When studying allegorical texts, it is important that students understand the concept as a foundation for the reading. Since an allegory's purpose is to convey a deeper, symbolic meaning, students must be able to define the term and spot the references in the work of literature.
What is Allegory? Discuss famous examples of allegory with graphic organizers
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In "The Crucible", anyone who was brought to trial was expected to plead guilty and give the names of other witches. If they did, they were allowed to live. This led to an increasing number of false accusations.
During the 1950s McCarthy Hearings, the accused were assumed guilty, accused in public, and expected to give the names of other Communists in America. Failure to do so led to ruined careers, fines, and even imprisonment.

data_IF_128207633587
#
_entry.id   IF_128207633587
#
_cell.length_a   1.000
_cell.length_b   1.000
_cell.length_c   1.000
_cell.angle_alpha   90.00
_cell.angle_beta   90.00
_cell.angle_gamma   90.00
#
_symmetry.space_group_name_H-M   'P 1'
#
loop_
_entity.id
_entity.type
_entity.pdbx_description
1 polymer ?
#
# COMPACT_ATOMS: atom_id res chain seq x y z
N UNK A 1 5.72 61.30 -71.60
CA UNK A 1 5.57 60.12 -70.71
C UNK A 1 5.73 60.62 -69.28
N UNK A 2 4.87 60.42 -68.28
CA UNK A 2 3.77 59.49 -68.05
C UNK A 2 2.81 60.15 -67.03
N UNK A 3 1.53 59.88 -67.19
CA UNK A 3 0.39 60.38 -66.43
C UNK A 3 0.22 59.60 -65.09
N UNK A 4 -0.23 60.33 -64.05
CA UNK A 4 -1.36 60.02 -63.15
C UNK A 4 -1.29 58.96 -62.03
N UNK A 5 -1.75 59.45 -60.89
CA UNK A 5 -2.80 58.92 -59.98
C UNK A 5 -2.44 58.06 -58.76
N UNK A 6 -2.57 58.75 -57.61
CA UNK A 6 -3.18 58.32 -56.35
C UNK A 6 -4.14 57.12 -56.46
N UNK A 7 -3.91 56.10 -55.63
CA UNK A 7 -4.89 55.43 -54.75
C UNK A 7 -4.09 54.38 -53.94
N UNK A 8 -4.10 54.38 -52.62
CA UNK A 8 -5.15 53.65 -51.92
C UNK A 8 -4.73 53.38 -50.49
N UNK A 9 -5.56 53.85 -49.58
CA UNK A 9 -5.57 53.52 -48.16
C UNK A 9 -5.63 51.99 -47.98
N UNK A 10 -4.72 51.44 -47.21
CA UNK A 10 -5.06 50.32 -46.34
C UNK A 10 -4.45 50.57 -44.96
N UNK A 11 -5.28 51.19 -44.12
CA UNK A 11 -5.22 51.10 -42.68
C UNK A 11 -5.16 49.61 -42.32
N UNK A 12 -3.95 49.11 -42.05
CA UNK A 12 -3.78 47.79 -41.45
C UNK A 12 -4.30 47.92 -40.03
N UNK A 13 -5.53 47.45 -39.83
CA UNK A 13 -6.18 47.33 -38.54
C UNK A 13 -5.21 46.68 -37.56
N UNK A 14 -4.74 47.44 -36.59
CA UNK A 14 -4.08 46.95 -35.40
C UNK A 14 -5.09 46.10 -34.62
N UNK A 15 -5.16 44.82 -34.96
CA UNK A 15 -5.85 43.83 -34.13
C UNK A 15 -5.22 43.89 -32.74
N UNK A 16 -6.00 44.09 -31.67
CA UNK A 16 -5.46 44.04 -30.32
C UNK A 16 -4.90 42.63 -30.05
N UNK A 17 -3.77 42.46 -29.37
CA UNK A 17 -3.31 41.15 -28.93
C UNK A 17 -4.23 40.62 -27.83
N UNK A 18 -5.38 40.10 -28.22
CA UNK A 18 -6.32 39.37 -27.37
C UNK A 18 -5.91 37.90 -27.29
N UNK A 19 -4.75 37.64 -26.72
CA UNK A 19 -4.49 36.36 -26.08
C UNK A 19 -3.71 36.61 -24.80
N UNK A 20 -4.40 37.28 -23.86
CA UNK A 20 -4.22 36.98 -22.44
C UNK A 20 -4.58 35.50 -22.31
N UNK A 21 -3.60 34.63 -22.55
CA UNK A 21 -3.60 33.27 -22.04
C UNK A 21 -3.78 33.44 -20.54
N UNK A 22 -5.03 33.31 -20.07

The Proletarians have nothing to lose but their chains.
Each character in the novel represents an aspect of communism. Old Major, a pig (allegorically Marx), has a 'dream' and calls a conference with the other animals (the working class) to discuss it. He calls for a rebellion, but dies before it happens.
Karl Marx was the founder of communism. Like Old Major, he called for the people of Russia to unite in a rebellion to change history. In his "Communist Manifesto," he urged the working class to break the chains of their oppression in a communist revolution.
THE LION, THE WITCH, AND THE WARDROBE
Aslan sacrifices himself, dies, and rises from the dead.
This is a symbolic reference to Christ's crucifixion and resurrection.